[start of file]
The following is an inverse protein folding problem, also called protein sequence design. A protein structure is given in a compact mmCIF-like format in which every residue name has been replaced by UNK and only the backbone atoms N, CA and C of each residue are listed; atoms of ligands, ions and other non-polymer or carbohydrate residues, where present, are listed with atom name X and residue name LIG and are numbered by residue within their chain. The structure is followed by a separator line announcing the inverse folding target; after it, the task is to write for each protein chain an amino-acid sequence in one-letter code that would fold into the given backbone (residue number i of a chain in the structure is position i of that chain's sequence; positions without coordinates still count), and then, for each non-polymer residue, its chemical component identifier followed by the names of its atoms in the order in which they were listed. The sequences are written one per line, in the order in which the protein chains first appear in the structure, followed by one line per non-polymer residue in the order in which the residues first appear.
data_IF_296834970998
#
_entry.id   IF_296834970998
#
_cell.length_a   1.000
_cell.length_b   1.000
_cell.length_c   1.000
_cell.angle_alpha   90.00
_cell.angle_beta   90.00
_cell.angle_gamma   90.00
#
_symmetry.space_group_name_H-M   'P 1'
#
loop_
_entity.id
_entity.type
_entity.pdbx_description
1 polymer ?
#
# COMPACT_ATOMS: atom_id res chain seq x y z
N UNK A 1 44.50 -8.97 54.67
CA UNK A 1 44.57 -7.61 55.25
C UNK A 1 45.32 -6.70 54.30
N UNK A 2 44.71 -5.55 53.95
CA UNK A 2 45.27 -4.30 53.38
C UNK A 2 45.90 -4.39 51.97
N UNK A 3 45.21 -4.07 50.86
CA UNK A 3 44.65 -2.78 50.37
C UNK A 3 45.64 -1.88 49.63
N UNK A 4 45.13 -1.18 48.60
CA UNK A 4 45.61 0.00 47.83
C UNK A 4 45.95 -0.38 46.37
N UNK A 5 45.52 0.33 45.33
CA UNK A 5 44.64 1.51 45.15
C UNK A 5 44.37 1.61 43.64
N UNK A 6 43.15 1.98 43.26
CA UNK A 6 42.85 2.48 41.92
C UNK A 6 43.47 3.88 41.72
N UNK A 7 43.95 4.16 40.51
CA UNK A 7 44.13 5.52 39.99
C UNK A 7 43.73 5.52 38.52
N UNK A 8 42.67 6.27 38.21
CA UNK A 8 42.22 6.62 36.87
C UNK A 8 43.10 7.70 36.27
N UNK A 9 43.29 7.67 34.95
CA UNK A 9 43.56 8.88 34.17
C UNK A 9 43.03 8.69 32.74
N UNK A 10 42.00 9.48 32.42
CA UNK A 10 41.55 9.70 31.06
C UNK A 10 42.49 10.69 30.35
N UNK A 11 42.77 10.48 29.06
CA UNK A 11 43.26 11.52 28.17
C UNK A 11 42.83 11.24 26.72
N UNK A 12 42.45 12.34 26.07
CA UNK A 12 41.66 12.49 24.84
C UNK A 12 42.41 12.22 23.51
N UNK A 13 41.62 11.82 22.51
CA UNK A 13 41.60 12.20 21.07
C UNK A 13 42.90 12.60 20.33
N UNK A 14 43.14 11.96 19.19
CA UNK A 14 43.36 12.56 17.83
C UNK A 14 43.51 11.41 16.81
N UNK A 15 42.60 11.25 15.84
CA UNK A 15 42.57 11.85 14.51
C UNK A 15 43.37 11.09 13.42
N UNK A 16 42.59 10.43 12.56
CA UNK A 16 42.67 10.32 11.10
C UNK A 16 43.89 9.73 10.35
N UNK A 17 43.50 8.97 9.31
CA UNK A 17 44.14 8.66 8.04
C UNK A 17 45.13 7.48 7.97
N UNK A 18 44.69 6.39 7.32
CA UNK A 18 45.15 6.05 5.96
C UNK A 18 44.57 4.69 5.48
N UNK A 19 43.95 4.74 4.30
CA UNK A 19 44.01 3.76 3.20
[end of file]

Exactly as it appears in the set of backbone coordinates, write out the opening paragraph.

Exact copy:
The following is an inverse protein folding problem, also called protein sequence design. A protein structure is given in a compact mmCIF-like format in which every residue name has been replaced by UNK and only the backbone atoms N, CA and C of each residue are listed; atoms of ligands, ions and other non-polymer or carbohydrate residues, where present, are listed with atom name X and residue name LIG and are numbered by residue within their chain. The structure is followed by a separator line announcing the inverse folding target; after it, the task is to write for each protein chain an amino-acid sequence in one-letter code that would fold into the given backbone (residue number i of a chain in the structure is position i of that chain's sequence; positions without coordinates still count), and then, for each non-polymer residue, its chemical component identifier followed by the names of its atoms in the order in which they were listed. The sequences are written one per line, in the order in which the protein chains first appear in the structure, followed by one line per non-polymer residue in the order in which the residues first appear.